Epidemiologic data from studies of airway diseases, such as asthma, chronic obstructive pulmonary disease, and cystic fibrosis indicate a gender disparity where women have worse outcomes. The explanation for this is largely unknown. We hypothesize that female sex hormones play a role in this gender disparity, predisposing women to more exacerbations and decreased lung function post-puberty.
In Cystic Fibrosis, to determine if puberty marks a point of increasing exacerbations and decreasing lung function in women relative to men.
Using the United States Cystic Fibrosis Foundation Patient Registry, we used linear regression to compare lung function and rate of pulmonary exacerbations in men versus women before and after puberty.
Of 5,137 subjects who met inclusion criteria, 2,689 were male and 2,448 were female. Average age of puberty was found to be 13.2 ± 2.2 years in men and 11.2 ± 2.0 years of age in women. Percent predicted FEV1 pre- and post-puberty were no different between males versus females (P = 0.44 pre-puberty and P = 0.16 post-puberty). In contrast, women had a significantly higher rate of pulmonary exacerbations post-puberty than men (1.17 ± 1.35 exacerbations per year in women versus 0.95 ± 1.27 in men; P < 0.001) despite controlling for morphometrics, co-morbidities, and microbiologic variables.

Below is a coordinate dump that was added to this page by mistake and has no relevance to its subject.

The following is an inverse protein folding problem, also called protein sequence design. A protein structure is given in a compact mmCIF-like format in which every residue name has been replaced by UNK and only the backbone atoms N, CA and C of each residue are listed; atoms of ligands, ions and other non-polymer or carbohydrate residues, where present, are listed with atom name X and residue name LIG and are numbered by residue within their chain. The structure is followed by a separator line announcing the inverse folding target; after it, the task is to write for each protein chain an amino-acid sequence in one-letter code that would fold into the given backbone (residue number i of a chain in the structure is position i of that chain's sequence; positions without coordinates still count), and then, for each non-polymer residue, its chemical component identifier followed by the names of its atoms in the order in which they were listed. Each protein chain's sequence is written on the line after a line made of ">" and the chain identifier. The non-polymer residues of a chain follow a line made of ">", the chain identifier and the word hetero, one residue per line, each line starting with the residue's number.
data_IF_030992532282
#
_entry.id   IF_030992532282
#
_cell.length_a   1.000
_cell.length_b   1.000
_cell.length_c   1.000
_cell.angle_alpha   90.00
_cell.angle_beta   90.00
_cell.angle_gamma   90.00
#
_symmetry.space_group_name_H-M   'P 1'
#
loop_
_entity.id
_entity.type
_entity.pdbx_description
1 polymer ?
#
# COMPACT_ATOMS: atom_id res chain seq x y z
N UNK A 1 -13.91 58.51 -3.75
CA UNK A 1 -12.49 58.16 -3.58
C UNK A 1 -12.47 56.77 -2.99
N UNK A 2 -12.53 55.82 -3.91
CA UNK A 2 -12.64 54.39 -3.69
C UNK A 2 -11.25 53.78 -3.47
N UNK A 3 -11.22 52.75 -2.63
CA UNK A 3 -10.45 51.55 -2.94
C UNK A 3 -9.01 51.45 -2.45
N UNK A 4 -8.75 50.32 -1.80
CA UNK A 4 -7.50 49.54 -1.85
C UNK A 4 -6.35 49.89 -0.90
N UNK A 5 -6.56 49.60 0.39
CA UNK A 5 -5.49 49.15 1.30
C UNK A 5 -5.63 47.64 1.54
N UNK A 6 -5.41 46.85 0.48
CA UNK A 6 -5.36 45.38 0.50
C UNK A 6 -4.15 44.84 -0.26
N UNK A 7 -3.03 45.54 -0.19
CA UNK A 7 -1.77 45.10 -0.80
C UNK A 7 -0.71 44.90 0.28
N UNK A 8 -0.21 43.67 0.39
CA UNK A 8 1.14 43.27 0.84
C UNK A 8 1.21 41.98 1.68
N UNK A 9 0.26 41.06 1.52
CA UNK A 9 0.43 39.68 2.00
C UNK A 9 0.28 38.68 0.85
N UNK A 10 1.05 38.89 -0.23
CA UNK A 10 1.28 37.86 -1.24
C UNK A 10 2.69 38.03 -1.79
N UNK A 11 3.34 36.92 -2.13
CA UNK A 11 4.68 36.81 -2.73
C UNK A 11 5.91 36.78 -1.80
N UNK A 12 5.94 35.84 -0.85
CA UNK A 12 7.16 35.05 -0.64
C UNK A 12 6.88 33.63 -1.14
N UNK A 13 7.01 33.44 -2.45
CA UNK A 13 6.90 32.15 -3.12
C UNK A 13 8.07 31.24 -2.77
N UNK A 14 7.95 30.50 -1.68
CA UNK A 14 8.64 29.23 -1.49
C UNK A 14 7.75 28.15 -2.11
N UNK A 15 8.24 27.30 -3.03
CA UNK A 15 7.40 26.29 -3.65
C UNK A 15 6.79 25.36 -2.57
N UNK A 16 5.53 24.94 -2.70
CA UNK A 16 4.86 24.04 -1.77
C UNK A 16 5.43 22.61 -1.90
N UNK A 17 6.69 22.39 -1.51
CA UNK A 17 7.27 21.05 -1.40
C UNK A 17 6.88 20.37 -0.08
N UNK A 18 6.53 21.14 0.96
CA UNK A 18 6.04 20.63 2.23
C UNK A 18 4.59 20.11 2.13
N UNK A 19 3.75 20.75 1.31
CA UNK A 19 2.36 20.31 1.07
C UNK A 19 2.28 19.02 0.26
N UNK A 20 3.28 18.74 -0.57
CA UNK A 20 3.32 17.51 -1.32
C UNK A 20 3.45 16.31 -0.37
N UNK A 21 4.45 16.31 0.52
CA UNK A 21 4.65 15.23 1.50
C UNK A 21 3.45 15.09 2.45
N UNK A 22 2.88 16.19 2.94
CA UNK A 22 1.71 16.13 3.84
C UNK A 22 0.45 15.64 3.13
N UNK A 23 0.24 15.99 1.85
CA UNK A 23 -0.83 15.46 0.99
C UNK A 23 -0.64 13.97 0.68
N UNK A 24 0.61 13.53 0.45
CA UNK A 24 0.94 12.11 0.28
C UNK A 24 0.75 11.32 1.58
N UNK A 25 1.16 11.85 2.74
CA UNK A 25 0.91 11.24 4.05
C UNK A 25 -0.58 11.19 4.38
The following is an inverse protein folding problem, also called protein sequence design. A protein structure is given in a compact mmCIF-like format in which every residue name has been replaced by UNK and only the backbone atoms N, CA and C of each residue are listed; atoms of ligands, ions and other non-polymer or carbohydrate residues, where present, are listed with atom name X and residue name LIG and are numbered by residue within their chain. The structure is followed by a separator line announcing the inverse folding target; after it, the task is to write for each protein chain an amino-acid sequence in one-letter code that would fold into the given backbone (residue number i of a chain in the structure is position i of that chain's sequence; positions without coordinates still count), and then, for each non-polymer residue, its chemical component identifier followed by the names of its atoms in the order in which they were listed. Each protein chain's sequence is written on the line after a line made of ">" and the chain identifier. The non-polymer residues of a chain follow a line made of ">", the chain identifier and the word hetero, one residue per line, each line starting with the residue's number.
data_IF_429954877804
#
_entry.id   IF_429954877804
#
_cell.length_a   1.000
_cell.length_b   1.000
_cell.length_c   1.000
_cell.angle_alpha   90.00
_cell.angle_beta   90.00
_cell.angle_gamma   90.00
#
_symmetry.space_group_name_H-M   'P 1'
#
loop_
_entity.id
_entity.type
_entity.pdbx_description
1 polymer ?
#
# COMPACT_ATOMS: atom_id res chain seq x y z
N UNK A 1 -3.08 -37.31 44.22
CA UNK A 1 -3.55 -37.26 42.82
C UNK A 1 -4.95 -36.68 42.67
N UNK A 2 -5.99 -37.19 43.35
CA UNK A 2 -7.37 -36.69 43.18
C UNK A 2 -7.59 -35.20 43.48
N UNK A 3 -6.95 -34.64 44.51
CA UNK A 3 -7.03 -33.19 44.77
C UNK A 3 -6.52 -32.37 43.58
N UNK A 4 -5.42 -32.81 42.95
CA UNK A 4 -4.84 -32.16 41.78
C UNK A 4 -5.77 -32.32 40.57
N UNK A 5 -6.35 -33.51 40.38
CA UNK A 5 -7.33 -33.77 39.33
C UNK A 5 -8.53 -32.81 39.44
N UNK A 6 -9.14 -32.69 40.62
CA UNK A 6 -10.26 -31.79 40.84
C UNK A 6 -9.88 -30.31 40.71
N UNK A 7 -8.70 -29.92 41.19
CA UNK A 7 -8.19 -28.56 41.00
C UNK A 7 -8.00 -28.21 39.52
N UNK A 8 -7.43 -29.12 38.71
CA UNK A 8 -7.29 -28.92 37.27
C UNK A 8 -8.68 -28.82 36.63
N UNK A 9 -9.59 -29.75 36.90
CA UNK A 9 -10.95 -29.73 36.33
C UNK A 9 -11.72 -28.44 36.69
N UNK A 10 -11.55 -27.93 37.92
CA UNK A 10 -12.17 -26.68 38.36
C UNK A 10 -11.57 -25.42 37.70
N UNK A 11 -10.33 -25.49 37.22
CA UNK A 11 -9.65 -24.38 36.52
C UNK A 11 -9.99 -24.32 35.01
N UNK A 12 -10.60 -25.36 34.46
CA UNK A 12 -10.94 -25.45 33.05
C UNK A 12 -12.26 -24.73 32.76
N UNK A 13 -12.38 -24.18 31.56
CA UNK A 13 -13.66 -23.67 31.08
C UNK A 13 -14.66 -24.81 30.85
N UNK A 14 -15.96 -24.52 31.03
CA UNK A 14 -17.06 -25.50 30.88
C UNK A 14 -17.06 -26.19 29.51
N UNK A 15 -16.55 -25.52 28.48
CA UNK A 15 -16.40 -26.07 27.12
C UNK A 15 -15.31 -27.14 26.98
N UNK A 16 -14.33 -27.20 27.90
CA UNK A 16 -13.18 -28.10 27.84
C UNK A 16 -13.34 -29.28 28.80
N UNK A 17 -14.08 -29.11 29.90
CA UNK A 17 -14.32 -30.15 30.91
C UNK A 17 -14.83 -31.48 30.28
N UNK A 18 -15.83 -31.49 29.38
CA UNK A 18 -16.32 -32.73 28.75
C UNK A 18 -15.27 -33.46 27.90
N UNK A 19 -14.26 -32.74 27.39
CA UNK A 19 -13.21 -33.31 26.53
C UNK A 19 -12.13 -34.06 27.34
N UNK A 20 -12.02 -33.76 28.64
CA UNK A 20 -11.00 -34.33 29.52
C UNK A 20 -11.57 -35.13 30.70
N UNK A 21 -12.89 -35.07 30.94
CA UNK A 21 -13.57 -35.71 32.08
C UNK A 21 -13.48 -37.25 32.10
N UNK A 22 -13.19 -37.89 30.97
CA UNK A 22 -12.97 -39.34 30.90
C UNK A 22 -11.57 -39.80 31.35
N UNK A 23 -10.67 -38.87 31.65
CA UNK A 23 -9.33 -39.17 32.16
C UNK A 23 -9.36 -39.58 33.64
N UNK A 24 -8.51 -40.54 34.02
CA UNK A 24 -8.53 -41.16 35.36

After puberty, the rate of pulmonary exacerbations increased in adolescent women relative to men with cystic fibrosis, supporting a role for sex hormones in the disease process. Further understanding of the mechanisms that modulate sex hormone receptors in airway disease may serve as future targets for therapy. Pediatr Pulmonol. 2014; 49:28–35. © 2013 Wiley Periodicals, Inc.